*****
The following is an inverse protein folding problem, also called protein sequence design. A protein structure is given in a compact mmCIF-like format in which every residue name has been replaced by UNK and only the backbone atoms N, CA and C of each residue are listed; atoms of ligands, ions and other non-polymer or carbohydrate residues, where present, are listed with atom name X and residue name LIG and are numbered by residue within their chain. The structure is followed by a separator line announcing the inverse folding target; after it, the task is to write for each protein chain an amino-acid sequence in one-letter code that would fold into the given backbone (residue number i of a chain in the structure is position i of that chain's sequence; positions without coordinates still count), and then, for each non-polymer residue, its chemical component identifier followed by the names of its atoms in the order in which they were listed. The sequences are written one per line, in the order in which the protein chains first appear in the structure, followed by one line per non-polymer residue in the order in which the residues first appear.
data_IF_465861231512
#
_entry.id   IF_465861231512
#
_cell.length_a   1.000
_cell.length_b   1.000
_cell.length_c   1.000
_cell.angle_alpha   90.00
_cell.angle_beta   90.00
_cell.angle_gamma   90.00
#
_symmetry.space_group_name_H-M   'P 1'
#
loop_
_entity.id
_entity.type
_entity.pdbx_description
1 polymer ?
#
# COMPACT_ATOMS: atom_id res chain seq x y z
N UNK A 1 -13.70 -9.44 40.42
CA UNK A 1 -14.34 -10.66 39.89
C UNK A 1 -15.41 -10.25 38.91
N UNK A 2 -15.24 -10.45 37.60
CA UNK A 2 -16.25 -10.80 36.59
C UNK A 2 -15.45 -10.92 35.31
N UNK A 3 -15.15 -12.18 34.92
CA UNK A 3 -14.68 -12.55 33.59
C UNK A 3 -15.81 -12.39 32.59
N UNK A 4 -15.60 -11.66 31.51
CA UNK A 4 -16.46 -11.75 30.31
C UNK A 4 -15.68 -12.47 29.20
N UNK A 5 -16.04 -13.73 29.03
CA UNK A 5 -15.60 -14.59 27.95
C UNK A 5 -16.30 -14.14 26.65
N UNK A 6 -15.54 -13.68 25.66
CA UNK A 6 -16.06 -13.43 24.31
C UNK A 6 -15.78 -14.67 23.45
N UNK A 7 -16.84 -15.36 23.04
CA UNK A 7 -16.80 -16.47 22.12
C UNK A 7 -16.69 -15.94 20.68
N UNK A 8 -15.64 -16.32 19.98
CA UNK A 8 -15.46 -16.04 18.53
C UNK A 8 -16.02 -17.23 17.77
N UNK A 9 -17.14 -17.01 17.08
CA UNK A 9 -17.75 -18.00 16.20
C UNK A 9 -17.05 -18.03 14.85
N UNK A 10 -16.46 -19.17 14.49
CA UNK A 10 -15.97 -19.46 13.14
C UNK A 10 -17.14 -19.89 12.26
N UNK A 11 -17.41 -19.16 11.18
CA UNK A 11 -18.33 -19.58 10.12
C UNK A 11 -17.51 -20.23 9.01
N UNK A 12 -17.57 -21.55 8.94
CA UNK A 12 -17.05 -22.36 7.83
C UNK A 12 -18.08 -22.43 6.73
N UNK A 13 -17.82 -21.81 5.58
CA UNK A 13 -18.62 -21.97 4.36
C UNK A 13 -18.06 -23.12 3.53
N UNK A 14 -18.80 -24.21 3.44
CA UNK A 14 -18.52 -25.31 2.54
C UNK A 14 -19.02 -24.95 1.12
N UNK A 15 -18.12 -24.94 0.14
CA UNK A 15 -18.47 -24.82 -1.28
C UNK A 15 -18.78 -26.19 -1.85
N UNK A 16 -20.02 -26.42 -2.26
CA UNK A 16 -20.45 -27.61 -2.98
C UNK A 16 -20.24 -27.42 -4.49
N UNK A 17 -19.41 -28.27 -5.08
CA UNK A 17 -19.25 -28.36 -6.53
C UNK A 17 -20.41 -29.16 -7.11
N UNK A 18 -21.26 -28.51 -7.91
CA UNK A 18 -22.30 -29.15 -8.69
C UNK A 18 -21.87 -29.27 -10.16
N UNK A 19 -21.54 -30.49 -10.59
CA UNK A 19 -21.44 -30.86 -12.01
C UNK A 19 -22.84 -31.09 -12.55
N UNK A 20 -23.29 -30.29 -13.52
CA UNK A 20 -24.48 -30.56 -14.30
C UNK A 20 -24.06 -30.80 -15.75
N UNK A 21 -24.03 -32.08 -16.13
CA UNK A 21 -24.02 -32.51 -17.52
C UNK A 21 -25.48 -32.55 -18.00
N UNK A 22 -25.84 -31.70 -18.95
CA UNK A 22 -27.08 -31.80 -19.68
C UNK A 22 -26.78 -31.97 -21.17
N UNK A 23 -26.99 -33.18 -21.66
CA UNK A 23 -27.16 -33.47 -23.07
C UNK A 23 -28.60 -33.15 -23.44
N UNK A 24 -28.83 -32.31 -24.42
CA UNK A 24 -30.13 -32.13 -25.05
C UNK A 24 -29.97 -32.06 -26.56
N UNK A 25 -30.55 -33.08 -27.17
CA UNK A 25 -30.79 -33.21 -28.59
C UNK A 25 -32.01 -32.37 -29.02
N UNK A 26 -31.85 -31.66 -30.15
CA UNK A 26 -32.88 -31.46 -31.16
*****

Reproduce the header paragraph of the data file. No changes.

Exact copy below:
The following is an inverse protein folding problem, also called protein sequence design. A protein structure is given in a compact mmCIF-like format in which every residue name has been replaced by UNK and only the backbone atoms N, CA and C of each residue are listed; atoms of ligands, ions and other non-polymer or carbohydrate residues, where present, are listed with atom name X and residue name LIG and are numbered by residue within their chain. The structure is followed by a separator line announcing the inverse folding target; after it, the task is to write for each protein chain an amino-acid sequence in one-letter code that would fold into the given backbone (residue number i of a chain in the structure is position i of that chain's sequence; positions without coordinates still count), and then, for each non-polymer residue, its chemical component identifier followed by the names of its atoms in the order in which they were listed. The sequences are written one per line, in the order in which the protein chains first appear in the structure, followed by one line per non-polymer residue in the order in which the residues first appear.